A Book List for Holiday Shopping — Part Three

The members of Rocky Mountain Fiction Writers are both traditionally and indie-published in almost any genre you can imagine. Last weekend I posted a few books available for purchase along with a buy link so you can learn more about the novels (and click that “Buy” button, of course). That was just a drop in the bucket for an organization like RMFW. You’ll find Part One on December 6th, and Part Two on December 7th.

Here are a few more of our incredible authors and their recent releases.

Dorchak_PsychicPsychic
By F. P. Dorchak
Wailing Loon
Paperback

“A humble, guilt-ridden hotline psychic becomes embroiled in the ultimate government conspiracy.”

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Lane_TraitorTraitor’s Moon
By Janet Lane
Dreaming Tree Publishing, LLC
ebook

“When half-Gypsy Stephen Ellingham accidentally kills Nicole’s father, he puts her family at risk of losing their holding, so he marries her to protect her 12-yr-old deaf brother from their uncle, who covets their lands. Then the War of the Roses begins, and the uncle finds a good way to be rid of Stephen: orchestrate a charge of treason against him and send him on to the executioner.”

~~~~~~~~~~

Berg_DustandLightDust and Light
Carol Berg
NAL/Roc Books
Trade Paperback/e-book/Audible audio book

“Lucian de Remeni is humiliated when the Registry contracts him to a common coroner, restricting his magical gift for portraiture to dead beggars, starvelings, or soldiers. But sketching the truth of dead men’s souls brings unforeseen consequences – sensations not his own, truths he could not possibly know, and mysteries that threaten the future of a kingdom and the world…”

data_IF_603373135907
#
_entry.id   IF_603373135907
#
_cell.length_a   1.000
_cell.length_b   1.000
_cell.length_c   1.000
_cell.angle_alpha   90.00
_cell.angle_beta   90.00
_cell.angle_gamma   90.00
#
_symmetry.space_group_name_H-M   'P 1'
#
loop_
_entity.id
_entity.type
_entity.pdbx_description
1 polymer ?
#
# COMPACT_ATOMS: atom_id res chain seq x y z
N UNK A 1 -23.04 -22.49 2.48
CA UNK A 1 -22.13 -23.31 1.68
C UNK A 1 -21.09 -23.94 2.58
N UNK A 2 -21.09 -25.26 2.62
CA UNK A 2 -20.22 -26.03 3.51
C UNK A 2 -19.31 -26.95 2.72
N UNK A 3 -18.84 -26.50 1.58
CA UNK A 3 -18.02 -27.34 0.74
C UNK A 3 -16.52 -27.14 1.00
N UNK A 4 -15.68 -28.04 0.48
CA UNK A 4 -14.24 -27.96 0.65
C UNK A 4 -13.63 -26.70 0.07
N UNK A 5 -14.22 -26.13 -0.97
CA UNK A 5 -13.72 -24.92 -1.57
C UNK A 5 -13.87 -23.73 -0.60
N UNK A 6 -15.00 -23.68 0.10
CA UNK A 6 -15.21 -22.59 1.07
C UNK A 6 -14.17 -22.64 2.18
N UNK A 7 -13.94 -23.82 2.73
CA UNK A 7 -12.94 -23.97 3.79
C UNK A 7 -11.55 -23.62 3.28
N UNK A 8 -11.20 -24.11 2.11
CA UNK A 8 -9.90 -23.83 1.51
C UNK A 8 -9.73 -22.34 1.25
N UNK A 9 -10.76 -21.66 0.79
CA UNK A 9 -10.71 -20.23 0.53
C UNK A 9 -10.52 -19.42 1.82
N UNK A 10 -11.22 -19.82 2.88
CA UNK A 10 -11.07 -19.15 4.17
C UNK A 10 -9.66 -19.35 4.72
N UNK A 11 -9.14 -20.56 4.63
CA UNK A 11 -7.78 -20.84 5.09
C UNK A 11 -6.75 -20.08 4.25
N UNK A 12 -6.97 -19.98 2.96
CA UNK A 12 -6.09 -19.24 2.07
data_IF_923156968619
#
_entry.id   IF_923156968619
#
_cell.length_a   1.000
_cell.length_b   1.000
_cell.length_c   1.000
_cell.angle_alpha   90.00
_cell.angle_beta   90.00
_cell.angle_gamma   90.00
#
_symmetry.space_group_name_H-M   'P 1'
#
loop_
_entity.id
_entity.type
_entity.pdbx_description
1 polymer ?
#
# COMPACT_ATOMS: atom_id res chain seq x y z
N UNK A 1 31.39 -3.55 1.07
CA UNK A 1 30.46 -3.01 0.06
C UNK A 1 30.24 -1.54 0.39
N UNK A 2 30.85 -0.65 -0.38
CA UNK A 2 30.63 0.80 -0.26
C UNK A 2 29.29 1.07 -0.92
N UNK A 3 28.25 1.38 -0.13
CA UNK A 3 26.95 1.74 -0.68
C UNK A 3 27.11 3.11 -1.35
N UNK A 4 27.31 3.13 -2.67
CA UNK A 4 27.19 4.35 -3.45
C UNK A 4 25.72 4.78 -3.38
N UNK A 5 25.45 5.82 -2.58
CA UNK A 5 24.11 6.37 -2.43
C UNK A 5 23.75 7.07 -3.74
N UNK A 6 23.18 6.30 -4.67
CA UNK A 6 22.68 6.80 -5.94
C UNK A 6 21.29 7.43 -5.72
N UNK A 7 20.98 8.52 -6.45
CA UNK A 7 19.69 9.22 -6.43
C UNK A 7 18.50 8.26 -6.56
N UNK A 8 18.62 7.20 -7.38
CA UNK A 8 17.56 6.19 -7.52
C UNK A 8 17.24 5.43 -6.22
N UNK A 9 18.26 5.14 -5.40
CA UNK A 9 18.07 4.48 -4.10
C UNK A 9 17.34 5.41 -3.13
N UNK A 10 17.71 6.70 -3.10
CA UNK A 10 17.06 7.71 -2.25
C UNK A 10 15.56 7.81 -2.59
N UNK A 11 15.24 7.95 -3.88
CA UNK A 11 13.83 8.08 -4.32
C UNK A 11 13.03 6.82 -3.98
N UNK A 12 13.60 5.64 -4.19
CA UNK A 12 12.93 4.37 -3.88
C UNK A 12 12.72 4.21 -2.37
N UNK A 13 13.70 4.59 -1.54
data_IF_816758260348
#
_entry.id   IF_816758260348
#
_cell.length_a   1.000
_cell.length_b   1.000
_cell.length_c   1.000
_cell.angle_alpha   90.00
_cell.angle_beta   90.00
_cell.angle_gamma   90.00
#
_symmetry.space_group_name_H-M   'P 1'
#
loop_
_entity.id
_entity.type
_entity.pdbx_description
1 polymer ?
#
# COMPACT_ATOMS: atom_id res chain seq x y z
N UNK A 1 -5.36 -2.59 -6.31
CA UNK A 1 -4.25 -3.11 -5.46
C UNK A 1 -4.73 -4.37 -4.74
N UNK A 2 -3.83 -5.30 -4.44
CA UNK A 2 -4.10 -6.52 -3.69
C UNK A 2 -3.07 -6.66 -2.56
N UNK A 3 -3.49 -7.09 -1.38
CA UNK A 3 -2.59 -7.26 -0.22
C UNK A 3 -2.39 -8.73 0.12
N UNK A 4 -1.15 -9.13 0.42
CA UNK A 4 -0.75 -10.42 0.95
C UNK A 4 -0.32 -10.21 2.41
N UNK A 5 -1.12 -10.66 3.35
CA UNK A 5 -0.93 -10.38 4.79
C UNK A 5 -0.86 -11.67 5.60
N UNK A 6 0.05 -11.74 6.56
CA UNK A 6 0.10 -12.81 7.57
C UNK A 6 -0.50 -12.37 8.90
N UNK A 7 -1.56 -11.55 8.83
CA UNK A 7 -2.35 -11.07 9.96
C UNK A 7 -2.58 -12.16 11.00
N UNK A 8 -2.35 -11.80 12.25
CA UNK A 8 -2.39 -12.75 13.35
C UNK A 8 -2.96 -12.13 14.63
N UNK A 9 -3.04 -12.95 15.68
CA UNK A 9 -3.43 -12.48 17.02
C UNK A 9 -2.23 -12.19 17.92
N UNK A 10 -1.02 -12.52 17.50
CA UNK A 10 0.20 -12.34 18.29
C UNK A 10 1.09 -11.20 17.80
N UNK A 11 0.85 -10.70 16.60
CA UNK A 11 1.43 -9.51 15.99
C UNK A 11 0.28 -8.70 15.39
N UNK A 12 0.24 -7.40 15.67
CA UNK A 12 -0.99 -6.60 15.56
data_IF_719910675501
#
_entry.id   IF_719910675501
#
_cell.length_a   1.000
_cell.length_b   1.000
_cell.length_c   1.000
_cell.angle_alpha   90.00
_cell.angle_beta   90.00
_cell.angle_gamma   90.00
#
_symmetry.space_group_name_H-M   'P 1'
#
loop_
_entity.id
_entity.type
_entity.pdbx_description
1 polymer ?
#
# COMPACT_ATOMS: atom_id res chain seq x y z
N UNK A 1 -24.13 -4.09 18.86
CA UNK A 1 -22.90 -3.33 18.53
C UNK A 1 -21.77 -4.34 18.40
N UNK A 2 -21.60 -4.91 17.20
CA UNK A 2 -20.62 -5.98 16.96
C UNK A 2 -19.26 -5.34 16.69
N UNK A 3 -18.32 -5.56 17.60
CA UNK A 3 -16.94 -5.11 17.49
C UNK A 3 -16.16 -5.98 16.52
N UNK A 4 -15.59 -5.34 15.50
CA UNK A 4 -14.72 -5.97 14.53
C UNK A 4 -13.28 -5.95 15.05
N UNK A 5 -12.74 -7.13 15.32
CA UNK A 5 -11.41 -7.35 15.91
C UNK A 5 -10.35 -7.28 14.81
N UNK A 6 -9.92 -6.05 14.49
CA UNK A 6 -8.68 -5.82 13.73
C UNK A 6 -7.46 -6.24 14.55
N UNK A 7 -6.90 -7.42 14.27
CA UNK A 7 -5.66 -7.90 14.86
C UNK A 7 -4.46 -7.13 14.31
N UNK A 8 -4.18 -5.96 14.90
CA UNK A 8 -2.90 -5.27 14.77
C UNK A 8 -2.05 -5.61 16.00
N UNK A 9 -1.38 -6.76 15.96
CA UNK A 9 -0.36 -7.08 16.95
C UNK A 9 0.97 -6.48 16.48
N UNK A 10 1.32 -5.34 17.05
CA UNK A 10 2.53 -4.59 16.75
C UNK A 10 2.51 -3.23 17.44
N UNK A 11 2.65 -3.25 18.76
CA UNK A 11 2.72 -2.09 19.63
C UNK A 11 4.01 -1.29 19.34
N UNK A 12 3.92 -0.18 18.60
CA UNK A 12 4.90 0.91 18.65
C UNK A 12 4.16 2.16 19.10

~~~~~~~~~~

Biafore_Fresh SqueezedFresh Squeezed
By Bonnie Biafore and James Ewing
Slow Toast Press
Paperback, Kindle, Nook, epub, Google Play

“When Juice Verrone, a former Mafia enforcer in the Witness Security Program, is pinned in his boat by agiant hot dog, fiberglass bass, and plummeting corpse, he teams up with the police chief and Rudy Touchous, a forensic accountant, to find the killer. Instead, they discover a utility with financial problems, a troop of NASCAR-addled, bass-fishing rednecks, and a vegetarian commune that is tossing more than lettuce into its salad bar.”

~~~~~~~~~~

O'Flynn_ExpatriatesThe Expatriates (Book One: Song of the Sending)
By Corinne O’Flynn
Big Ink Books
Paperback, ebook

“They told him his world was destroyed and they were the last to escape. They thought he was safe, but they were wrong.”

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Goff_A Rant of RavensA Rant of Ravens
By Christine Goff
Astor+Blue Editions
e-book

“In an attempt to escape hellish matrimony, Rachel Stanhope sojourns to her Aunt Miriam’s ranch in Colorado in search of some peace and comfort. When Rachel agrees to host meetings of the local birdwatching society, she makes a much more disturbing discovery: a dead body.”

~~~~~~~~~~

Kennedy_THE TEARSThe Tears of the Rose
By Jeffe Kennedy
Kensington
Trade paperback and digital

“Amelia has never had to be anything but good and sweet and kind and lovely. But the chess game for the Twelve Kingdoms has swept her up, and she must make a gambit of her own. ”

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Harper_ReckoningReckoning